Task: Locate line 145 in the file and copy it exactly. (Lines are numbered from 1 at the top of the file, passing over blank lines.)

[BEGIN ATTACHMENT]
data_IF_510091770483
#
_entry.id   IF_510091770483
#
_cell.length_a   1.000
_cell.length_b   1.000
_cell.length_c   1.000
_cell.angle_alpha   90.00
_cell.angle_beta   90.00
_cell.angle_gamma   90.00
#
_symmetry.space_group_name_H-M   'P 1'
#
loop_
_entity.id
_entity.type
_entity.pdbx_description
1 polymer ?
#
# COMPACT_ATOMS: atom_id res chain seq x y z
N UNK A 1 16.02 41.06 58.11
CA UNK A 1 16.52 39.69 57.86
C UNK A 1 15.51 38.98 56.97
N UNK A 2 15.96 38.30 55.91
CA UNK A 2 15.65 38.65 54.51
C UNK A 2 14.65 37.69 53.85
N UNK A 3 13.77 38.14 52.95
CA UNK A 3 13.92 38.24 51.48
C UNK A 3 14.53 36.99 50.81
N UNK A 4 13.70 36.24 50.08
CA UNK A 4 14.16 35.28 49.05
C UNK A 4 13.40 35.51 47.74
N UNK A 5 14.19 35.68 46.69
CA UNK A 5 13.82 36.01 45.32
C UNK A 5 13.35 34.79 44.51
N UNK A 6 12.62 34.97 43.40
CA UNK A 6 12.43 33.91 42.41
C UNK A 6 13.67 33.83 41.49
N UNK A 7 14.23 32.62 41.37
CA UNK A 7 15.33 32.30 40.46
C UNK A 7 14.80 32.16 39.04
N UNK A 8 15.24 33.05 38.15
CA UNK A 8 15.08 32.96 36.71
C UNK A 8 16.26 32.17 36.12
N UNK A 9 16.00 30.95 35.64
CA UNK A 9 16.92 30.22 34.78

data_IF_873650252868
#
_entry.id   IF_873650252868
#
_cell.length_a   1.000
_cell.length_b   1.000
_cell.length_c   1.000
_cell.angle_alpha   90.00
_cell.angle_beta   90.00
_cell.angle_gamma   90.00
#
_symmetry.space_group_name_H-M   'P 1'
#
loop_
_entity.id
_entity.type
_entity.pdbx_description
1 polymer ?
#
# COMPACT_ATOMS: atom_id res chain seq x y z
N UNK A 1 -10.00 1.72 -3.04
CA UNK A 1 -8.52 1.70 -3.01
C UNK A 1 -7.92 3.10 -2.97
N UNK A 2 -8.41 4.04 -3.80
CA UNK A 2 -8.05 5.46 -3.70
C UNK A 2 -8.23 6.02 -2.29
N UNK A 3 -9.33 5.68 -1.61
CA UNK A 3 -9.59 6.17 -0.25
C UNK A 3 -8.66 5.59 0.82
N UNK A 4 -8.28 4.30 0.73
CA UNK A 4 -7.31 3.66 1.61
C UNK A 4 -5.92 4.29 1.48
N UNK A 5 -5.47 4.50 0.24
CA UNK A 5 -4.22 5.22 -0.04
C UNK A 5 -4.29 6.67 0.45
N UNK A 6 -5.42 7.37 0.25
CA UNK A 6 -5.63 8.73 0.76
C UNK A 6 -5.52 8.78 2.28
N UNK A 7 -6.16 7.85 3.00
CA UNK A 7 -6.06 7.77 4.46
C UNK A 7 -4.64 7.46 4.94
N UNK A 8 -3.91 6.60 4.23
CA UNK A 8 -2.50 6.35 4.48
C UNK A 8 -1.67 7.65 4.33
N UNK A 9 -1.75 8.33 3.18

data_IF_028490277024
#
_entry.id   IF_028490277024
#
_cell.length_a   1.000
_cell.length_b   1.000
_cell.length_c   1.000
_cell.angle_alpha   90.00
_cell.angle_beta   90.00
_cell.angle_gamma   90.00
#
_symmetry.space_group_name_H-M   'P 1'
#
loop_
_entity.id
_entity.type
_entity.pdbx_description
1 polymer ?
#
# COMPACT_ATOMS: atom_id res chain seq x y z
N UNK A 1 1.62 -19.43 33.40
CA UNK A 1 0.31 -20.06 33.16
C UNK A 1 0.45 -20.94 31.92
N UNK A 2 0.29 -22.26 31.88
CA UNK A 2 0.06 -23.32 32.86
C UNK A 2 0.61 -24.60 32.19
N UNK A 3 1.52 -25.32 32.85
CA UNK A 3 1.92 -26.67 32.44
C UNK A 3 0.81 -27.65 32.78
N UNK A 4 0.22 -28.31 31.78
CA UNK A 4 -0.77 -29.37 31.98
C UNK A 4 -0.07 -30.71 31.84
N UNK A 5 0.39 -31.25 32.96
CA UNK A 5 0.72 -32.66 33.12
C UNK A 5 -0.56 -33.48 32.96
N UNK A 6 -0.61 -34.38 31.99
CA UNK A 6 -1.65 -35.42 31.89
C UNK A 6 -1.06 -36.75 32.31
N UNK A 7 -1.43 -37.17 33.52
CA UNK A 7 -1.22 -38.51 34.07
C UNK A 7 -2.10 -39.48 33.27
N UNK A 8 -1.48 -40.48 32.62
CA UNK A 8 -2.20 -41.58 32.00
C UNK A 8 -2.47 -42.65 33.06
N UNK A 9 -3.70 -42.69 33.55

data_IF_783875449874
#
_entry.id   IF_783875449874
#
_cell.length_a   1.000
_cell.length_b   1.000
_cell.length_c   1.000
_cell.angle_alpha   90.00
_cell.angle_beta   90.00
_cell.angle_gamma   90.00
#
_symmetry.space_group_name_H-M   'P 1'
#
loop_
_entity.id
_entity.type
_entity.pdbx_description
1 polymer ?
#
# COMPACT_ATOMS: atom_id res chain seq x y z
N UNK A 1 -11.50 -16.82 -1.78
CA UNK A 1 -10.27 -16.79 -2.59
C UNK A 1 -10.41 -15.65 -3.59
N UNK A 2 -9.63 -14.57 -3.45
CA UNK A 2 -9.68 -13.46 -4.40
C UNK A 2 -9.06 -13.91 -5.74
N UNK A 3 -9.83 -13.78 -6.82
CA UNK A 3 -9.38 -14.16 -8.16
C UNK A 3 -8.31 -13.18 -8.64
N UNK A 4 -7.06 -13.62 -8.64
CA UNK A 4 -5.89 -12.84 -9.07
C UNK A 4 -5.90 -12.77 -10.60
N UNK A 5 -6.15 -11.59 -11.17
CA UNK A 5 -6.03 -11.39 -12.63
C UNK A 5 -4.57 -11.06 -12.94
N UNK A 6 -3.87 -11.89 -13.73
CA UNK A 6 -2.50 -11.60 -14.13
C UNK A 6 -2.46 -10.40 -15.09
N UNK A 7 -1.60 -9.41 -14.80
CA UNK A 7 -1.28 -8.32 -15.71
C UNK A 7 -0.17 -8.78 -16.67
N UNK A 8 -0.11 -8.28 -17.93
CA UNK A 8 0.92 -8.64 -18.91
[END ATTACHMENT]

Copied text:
_cell.angle_beta   90.00